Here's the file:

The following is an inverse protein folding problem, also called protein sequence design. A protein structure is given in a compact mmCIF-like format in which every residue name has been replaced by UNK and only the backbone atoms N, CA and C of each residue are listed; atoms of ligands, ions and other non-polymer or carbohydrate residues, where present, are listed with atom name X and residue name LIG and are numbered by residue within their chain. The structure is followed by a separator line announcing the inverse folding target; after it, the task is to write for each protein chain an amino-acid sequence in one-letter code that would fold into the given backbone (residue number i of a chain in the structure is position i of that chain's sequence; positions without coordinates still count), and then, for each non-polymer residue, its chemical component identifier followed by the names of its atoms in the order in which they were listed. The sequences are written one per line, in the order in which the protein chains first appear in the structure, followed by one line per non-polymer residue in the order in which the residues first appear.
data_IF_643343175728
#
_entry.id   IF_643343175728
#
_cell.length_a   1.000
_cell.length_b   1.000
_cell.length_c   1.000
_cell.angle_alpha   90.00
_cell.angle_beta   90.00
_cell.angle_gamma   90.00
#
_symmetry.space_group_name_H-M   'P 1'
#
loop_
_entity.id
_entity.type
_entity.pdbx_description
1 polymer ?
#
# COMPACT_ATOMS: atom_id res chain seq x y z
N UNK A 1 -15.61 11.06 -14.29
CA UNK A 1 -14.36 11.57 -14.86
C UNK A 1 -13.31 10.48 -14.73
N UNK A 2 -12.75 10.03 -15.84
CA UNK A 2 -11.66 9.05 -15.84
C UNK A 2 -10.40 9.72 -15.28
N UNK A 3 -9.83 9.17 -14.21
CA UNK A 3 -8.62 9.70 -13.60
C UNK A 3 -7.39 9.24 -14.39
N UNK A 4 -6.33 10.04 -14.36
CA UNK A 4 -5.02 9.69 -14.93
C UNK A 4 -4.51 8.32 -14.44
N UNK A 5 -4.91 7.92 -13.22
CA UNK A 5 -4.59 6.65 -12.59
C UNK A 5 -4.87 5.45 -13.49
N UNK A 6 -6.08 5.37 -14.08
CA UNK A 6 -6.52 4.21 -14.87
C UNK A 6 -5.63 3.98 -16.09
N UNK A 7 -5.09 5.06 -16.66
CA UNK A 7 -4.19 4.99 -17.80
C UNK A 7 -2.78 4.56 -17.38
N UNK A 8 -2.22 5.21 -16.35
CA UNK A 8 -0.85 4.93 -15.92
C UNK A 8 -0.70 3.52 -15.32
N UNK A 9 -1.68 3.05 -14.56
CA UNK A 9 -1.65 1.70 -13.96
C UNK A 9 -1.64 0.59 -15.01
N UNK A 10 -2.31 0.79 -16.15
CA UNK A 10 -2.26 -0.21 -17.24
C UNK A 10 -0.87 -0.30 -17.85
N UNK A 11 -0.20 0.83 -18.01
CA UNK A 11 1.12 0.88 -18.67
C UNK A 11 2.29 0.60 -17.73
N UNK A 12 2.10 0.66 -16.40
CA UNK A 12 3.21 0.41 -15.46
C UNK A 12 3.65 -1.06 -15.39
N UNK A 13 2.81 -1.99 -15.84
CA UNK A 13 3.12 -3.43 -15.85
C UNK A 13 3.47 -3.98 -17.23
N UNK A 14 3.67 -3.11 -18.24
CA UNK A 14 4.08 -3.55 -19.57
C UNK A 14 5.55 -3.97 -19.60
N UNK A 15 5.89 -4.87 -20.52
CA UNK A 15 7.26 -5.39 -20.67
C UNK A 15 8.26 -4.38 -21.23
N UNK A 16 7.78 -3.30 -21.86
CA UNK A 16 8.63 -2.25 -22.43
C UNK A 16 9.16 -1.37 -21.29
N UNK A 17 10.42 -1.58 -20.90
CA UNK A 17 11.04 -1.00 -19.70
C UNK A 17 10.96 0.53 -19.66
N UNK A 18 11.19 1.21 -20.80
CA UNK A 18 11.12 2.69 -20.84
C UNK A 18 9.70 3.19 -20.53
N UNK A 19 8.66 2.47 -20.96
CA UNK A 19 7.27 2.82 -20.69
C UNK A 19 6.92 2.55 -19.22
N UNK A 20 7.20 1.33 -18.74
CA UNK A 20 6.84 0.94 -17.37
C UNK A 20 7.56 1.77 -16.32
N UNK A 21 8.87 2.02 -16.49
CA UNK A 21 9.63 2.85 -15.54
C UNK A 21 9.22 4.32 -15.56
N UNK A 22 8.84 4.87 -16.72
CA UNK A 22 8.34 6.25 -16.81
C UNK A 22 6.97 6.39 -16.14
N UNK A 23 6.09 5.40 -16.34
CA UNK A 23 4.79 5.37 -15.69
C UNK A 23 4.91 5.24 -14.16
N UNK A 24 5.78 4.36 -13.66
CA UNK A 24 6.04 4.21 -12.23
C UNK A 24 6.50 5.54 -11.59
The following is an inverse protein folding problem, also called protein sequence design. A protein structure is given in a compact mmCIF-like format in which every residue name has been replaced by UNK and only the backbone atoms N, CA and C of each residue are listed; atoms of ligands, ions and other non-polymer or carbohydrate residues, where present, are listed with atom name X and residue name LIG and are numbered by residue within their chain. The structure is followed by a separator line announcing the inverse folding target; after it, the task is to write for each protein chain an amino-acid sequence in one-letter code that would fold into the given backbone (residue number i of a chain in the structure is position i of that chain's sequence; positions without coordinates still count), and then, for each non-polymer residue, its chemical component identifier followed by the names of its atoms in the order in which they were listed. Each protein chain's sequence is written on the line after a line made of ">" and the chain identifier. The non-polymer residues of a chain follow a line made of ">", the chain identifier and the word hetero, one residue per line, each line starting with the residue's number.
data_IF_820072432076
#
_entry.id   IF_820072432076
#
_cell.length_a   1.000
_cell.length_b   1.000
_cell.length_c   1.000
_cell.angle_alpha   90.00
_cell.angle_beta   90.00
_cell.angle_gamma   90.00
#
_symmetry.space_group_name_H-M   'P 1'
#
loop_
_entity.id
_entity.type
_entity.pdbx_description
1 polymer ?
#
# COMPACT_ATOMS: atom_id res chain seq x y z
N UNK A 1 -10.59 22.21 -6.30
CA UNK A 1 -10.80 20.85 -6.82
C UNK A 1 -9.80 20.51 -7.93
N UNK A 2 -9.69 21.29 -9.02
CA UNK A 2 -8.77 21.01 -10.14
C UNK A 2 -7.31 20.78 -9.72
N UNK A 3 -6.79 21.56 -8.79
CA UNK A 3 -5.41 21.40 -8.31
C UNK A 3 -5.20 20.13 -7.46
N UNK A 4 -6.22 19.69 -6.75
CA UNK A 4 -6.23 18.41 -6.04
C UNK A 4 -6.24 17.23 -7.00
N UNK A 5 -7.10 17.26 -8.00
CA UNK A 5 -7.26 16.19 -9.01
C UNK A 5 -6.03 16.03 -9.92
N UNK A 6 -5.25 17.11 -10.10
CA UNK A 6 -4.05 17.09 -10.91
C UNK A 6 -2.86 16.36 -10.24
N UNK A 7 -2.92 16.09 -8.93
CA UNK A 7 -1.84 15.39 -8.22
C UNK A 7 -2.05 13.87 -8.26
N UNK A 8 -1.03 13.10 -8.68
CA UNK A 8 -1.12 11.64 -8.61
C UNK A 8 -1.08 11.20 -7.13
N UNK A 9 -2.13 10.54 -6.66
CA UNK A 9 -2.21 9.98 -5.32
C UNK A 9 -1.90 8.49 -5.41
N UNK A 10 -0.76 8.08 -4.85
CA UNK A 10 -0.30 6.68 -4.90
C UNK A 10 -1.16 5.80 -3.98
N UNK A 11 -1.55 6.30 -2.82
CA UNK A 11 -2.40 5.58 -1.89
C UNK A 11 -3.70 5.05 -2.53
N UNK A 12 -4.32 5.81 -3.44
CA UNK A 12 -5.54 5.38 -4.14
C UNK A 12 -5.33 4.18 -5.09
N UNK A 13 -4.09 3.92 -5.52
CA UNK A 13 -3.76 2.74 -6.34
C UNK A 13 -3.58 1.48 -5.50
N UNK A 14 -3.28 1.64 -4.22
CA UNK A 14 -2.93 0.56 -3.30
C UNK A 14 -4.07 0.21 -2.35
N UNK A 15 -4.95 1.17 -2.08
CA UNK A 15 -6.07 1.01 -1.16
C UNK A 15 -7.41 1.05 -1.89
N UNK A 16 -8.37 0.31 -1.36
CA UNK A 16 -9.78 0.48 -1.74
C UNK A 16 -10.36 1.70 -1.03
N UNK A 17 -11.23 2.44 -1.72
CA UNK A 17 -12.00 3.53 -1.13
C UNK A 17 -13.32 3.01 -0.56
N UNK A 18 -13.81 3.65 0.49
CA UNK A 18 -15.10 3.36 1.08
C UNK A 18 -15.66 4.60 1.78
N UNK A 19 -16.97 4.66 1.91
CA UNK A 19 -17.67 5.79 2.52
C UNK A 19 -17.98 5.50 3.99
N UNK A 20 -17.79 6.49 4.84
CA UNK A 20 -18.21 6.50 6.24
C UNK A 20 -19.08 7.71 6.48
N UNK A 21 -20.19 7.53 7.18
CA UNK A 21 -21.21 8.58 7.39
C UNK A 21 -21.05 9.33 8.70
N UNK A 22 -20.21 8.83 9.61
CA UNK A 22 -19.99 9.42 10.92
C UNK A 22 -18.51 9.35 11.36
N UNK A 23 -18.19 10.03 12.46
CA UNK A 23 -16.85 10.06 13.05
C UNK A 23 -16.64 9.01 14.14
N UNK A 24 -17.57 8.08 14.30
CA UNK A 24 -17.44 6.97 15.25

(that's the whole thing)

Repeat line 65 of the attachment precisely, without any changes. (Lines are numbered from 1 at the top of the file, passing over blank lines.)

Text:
CA UNK A 15 7.26 -5.39 -20.67